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Run like a Marathoner, Sprint like a Sprinter


By: Preston Johnson

The holidays are here and for most running may be a little bit less of a priority as we are in the off season for most runners. Time away from races is a good time for you to rekindle that fire you have for running and get back to the basics. A much bigger focus on logging miles as opposed to quality speed work. Before you completely cut speed work from your routine you should consider adding sprints into your weekly training regime.

Whenever you are doing anything this intense always ensure that you have warmed up properly. As you do these sprints (or strides as distance runners commonly refer to them as) focus on running as fast as you can while still feeling good and maintaining good form. This isn’t always a 100% effort, more often than not these will be closer to 90%. Strides should be short in duration, anything near 100 meters is sufficient. Keep the number of repetitions low, 4-8 of them is plenty. Between each stride take as much rest as you feel you need, remember that these are not meant to build endurance, they are meant to build speed so taking a rest long enough to fully recover between each one is encouraged. Here is 5 reasons why you should take the time to incorporate strides into your training.

Injury Prevention

Picking up the pace and adding in some short sprints after a run will decrease the odds of getting injured. We spend so much time running the same pace mile after mile on our distance runs. During distance runs our legs are restricted to a limited range of motion to maintain our running form and often times this range of motion is reflected in our flexibility. Changing things up and allowing our bodies to break that repetitive stride pattern opening up your stride as you sprint will help you stay injury free.

Increased Muscle Recruitment

Each of our muscles stores glycogen (energy) within them. As we run we recruit a certain percentage of our muscle fibers. Obviously, the more fibers we can recruit the more the workload of running is distributed between them. There are certain groups of muscle fibers that are utilized less while distance running as opposed to sprinting. As we sprint we are training these muscle fibers, less commonly used while running slower, to fire more efficiently as we run. Sprinting improves the neurological pathways from our brain to these muscles. Think of the ‘use it or lose it’ principle. If we don’t use these muscle fibers and their corresponding neurological pathways our bodies will allow them to atrophy or get weaker and affect the number of fibers we can utilize while running.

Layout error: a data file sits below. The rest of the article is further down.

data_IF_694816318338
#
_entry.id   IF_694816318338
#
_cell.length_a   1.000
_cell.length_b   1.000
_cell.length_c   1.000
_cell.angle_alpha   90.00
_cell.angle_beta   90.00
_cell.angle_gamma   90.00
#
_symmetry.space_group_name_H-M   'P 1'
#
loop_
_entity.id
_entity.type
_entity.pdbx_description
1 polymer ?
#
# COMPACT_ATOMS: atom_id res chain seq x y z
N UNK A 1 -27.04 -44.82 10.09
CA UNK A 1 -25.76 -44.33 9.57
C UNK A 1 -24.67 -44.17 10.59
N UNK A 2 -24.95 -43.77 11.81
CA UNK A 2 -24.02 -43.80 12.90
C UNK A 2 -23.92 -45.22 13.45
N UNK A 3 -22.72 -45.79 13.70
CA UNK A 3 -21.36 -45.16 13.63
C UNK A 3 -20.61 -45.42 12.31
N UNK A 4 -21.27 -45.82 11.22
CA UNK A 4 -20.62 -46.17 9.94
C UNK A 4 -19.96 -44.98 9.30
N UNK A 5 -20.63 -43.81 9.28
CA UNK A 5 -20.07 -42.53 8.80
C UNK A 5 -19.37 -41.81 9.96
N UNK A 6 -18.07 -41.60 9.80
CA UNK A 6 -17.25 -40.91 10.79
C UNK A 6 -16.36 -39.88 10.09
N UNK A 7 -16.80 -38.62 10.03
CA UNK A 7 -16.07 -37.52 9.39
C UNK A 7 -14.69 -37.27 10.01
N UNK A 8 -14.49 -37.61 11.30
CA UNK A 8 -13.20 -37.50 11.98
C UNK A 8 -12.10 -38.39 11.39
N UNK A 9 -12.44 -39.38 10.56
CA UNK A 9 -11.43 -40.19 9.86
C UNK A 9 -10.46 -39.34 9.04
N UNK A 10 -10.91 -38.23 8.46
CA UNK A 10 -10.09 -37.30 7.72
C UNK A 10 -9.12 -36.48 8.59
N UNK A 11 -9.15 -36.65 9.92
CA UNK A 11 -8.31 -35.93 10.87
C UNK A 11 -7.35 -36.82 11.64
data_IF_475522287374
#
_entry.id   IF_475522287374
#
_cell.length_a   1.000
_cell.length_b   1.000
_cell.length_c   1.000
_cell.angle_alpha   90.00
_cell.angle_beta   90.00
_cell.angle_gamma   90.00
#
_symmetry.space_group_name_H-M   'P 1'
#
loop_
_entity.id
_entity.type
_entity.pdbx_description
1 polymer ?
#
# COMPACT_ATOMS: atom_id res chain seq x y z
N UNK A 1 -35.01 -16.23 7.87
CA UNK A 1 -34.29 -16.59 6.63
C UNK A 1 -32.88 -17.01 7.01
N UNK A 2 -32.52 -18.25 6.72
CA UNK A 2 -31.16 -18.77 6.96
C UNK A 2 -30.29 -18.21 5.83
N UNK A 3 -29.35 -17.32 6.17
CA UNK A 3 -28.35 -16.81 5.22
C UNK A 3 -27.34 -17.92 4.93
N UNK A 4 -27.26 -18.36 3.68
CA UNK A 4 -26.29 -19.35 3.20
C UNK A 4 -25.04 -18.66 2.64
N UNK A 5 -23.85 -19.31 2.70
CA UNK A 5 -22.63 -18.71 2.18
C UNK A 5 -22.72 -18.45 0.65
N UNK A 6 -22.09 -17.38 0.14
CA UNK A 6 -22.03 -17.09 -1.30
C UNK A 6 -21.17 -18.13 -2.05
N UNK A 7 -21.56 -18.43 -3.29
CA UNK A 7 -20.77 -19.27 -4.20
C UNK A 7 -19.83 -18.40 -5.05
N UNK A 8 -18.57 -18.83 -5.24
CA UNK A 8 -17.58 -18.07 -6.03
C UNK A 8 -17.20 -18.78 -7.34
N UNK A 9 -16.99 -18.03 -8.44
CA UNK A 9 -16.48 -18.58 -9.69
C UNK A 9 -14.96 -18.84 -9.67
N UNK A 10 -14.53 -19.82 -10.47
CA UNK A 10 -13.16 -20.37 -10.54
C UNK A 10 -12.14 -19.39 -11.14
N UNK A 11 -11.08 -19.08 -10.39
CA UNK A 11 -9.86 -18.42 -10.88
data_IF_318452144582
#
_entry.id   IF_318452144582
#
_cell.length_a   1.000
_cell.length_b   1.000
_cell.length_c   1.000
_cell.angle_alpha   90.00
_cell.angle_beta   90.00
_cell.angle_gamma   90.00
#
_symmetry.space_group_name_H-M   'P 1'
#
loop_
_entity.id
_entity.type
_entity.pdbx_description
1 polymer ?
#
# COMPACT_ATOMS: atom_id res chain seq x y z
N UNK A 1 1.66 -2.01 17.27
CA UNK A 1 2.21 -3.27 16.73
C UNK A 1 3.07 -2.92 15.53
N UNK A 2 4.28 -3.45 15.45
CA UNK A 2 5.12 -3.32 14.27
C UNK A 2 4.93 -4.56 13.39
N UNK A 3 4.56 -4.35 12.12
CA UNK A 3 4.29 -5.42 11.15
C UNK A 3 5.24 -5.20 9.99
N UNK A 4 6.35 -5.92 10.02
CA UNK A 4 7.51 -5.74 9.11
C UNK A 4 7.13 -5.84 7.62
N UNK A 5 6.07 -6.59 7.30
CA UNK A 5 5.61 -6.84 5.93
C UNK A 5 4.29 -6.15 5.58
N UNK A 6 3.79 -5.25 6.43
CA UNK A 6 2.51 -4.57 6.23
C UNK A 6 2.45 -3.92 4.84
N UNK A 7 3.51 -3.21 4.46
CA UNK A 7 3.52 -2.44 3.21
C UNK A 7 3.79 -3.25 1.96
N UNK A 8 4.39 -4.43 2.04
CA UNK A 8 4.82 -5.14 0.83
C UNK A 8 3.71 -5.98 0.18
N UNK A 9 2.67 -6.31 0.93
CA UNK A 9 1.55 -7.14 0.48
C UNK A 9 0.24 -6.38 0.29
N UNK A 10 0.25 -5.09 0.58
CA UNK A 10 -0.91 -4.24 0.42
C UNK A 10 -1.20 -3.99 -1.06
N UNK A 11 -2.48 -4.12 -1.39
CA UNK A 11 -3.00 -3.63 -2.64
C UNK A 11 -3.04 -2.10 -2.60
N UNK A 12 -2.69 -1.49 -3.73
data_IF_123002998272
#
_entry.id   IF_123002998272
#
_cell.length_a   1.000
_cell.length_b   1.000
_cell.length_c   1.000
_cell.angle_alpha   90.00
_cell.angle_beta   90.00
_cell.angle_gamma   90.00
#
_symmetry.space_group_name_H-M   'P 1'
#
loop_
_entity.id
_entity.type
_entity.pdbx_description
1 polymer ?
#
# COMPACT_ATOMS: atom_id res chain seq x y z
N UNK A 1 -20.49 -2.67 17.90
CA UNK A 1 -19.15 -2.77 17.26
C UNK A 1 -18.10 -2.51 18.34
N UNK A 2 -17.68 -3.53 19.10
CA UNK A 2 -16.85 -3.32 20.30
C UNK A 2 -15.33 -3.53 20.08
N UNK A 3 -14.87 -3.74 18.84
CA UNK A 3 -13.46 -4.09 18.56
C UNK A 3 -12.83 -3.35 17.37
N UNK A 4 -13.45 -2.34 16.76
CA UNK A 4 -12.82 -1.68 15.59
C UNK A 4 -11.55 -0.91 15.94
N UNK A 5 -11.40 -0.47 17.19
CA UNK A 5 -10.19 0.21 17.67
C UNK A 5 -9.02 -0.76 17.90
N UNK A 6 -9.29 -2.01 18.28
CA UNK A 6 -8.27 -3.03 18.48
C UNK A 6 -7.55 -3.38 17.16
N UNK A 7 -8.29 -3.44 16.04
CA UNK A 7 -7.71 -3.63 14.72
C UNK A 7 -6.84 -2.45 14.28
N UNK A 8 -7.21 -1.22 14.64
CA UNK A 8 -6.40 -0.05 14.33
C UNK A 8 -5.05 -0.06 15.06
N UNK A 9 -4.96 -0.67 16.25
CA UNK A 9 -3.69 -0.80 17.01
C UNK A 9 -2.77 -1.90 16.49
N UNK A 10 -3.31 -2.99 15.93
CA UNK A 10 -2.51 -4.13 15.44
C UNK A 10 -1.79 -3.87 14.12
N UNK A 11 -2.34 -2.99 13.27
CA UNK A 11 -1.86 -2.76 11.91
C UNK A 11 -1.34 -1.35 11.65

Enhanced Neurological Pathways

Another benefit to adding sprinting into your distance running routine is the improved neurological pathways. We mentioned earlier that this improvement would increase the number of muscle fibers your body could recruit, but aside from that, sprinting enhances our brains ‘timing’ of our neural signaling increasing the coordination between muscle groups. The overall quick nature of sprinting also increases the speed of neural signals along your neurons.

 

Improved Running Form

In the last paragraph, the idea that sprinting would improve the timing and coordination of neural signals between muscles was mentioned. In simpler terms, this says that sprinting will improve your running form and efficiency. It’s no secret that the more efficient your body is at moving the less energy it will require to carry out a certain task. Implementing sprinting equals more efficient running for your marathon, decreasing the amount of energy each stride requires, and increasing the pace you can sustain over 26.2 miles.

 

Greater Passive Muscle Elasticity

As you train your raw speed you will develop a greater muscle and tendon elasticity. This creates a spring-like effect in your legs. Similar to a spring rebounding back to its original form when compressed, the increased elasticity in your muscles and tendons will create a faster reaction and rebound to a stimulus. The easiest example to explain this idea is the reactivity that reduces ground contact time due to your calf muscles rebounding from the force exerted by the ground when running.

Sprint like a sprinter and watch as you run right past your marathon PR.

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This entry was posted on Thursday, November 29th, 2018 at 11:25 am and is filed under Exercise Physiology, General Running, Injuries and Pain, Training, Training Plans. You can follow any responses to this entry through the RSS 2.0 feed.

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